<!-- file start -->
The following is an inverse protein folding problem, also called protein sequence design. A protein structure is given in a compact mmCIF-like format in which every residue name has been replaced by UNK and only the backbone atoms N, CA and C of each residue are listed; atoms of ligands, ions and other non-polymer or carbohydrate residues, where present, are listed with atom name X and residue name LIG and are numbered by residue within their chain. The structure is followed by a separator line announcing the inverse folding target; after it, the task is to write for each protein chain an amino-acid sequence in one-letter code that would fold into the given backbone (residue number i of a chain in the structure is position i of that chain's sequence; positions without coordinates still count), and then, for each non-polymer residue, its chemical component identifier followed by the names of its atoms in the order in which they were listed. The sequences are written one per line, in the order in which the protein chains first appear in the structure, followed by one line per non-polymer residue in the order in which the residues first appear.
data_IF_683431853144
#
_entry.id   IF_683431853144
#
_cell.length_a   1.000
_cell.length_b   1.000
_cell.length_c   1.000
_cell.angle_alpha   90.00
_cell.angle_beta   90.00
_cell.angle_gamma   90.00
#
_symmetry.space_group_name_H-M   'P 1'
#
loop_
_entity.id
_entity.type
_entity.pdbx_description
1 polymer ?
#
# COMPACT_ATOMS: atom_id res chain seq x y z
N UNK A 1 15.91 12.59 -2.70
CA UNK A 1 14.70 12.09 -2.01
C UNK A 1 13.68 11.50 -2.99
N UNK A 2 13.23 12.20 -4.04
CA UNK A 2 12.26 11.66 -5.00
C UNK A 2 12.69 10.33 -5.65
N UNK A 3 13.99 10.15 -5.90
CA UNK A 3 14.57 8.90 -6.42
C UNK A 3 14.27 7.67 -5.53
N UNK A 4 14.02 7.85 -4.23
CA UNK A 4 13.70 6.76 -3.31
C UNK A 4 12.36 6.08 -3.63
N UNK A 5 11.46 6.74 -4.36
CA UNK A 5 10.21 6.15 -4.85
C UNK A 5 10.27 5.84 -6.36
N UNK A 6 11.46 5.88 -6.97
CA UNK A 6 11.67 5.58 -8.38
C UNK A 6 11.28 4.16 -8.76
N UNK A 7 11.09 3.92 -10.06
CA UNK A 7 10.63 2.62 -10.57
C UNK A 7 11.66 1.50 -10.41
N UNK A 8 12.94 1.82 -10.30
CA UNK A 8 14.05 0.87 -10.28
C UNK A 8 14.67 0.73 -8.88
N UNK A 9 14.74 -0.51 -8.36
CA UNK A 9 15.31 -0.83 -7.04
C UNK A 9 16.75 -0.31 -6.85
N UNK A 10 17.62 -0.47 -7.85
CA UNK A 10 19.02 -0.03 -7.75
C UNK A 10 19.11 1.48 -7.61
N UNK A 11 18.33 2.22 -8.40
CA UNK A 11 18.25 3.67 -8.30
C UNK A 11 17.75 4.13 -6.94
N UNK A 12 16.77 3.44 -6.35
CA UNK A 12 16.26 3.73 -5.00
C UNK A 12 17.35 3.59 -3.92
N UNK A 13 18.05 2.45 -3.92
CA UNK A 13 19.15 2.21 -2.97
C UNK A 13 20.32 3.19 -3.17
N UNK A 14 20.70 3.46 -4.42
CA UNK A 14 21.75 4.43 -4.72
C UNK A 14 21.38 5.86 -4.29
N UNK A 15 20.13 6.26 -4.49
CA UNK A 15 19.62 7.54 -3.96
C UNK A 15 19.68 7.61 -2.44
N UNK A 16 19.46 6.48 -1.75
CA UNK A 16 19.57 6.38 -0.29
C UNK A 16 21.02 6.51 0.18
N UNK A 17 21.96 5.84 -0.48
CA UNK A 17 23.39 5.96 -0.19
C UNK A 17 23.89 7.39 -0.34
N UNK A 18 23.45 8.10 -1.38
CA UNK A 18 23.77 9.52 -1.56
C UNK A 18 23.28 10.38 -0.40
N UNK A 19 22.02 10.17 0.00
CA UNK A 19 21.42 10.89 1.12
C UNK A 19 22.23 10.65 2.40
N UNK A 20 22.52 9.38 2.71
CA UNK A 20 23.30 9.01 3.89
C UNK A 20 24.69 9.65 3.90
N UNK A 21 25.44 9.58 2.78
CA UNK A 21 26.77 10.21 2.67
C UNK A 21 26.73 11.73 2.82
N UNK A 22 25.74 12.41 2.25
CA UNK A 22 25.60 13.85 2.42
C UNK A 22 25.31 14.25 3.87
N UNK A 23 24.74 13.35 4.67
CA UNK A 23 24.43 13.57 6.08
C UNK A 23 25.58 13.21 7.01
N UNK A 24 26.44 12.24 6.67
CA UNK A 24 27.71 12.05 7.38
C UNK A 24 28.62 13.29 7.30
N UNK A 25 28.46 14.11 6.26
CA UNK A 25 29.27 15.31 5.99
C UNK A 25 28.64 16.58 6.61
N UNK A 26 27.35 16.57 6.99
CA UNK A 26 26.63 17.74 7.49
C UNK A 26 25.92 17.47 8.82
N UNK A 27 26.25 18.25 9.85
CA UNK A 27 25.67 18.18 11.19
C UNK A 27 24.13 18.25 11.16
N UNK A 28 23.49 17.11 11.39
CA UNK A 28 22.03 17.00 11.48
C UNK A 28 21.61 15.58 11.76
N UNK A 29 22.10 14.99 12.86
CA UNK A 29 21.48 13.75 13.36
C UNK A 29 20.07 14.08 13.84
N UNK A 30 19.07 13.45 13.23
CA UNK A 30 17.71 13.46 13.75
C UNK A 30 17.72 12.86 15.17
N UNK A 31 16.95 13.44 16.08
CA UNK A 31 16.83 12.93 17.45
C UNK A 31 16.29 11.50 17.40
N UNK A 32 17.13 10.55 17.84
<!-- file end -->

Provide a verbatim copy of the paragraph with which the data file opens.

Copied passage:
The following is an inverse protein folding problem, also called protein sequence design. A protein structure is given in a compact mmCIF-like format in which every residue name has been replaced by UNK and only the backbone atoms N, CA and C of each residue are listed; atoms of ligands, ions and other non-polymer or carbohydrate residues, where present, are listed with atom name X and residue name LIG and are numbered by residue within their chain. The structure is followed by a separator line announcing the inverse folding target; after it, the task is to write for each protein chain an amino-acid sequence in one-letter code that would fold into the given backbone (residue number i of a chain in the structure is position i of that chain's sequence; positions without coordinates still count), and then, for each non-polymer residue, its chemical component identifier followed by the names of its atoms in the order in which they were listed. The sequences are written one per line, in the order in which the protein chains first appear in the structure, followed by one line per non-polymer residue in the order in which the residues first appear.